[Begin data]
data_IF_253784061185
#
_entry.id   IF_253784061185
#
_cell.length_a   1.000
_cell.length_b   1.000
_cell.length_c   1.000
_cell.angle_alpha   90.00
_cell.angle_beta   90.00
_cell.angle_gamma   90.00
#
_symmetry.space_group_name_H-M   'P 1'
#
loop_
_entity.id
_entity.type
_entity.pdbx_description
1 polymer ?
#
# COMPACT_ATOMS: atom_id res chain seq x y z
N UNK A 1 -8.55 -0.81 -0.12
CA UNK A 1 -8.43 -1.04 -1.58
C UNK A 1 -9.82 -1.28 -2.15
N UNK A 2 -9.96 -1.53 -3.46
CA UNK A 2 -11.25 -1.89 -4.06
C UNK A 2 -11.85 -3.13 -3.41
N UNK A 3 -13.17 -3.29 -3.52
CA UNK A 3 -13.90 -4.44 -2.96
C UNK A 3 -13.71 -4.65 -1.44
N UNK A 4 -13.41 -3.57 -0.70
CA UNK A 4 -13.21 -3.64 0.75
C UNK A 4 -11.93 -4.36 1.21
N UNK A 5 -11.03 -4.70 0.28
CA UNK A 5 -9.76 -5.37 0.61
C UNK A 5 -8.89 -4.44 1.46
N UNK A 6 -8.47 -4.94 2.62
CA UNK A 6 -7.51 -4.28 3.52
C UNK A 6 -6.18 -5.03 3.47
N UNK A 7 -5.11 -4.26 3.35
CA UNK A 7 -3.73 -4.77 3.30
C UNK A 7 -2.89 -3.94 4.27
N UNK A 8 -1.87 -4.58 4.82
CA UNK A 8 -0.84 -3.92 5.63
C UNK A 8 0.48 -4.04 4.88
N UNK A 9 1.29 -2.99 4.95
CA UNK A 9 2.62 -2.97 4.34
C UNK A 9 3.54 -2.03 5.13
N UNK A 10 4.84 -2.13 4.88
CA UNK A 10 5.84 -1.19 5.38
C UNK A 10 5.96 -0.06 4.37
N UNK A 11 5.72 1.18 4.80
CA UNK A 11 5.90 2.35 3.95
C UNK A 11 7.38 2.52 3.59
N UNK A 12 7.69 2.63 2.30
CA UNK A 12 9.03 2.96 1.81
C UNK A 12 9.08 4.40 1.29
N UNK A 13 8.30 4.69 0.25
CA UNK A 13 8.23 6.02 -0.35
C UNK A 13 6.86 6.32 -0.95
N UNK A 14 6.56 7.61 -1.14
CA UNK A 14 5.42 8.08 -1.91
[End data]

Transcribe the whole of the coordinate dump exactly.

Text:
data_IF_253784061185
#
_entry.id   IF_253784061185
#
_cell.length_a   1.000
_cell.length_b   1.000
_cell.length_c   1.000
_cell.angle_alpha   90.00
_cell.angle_beta   90.00
_cell.angle_gamma   90.00
#
_symmetry.space_group_name_H-M   'P 1'
#
loop_
_entity.id
_entity.type
_entity.pdbx_description
1 polymer ?
#
# COMPACT_ATOMS: atom_id res chain seq x y z
N UNK A 1 -8.55 -0.81 -0.12
CA UNK A 1 -8.43 -1.04 -1.58
C UNK A 1 -9.82 -1.28 -2.15
N UNK A 2 -9.96 -1.53 -3.46
CA UNK A 2 -11.25 -1.89 -4.06
C UNK A 2 -11.85 -3.13 -3.41
N UNK A 3 -13.17 -3.29 -3.52
CA UNK A 3 -13.90 -4.44 -2.96
C UNK A 3 -13.71 -4.65 -1.44
N UNK A 4 -13.41 -3.57 -0.70
CA UNK A 4 -13.21 -3.64 0.75
C UNK A 4 -11.93 -4.36 1.21
N UNK A 5 -11.03 -4.70 0.28
CA UNK A 5 -9.76 -5.37 0.61
C UNK A 5 -8.89 -4.44 1.46
N UNK A 6 -8.47 -4.94 2.62
CA UNK A 6 -7.51 -4.28 3.52
C UNK A 6 -6.18 -5.03 3.47
N UNK A 7 -5.11 -4.26 3.35
CA UNK A 7 -3.73 -4.77 3.30
C UNK A 7 -2.89 -3.94 4.27
N UNK A 8 -1.87 -4.58 4.82
CA UNK A 8 -0.84 -3.92 5.63
C UNK A 8 0.48 -4.04 4.88
N UNK A 9 1.29 -2.99 4.95
CA UNK A 9 2.62 -2.97 4.34
C UNK A 9 3.54 -2.03 5.13
N UNK A 10 4.84 -2.13 4.88
CA UNK A 10 5.84 -1.19 5.38
C UNK A 10 5.96 -0.06 4.37
N UNK A 11 5.72 1.18 4.80
CA UNK A 11 5.90 2.35 3.95
C UNK A 11 7.38 2.52 3.59
N UNK A 12 7.69 2.63 2.30
CA UNK A 12 9.03 2.96 1.81
C UNK A 12 9.08 4.40 1.29
N UNK A 13 8.30 4.69 0.25
CA UNK A 13 8.23 6.02 -0.35
C UNK A 13 6.86 6.32 -0.95
N UNK A 14 6.56 7.61 -1.14
CA UNK A 14 5.42 8.08 -1.91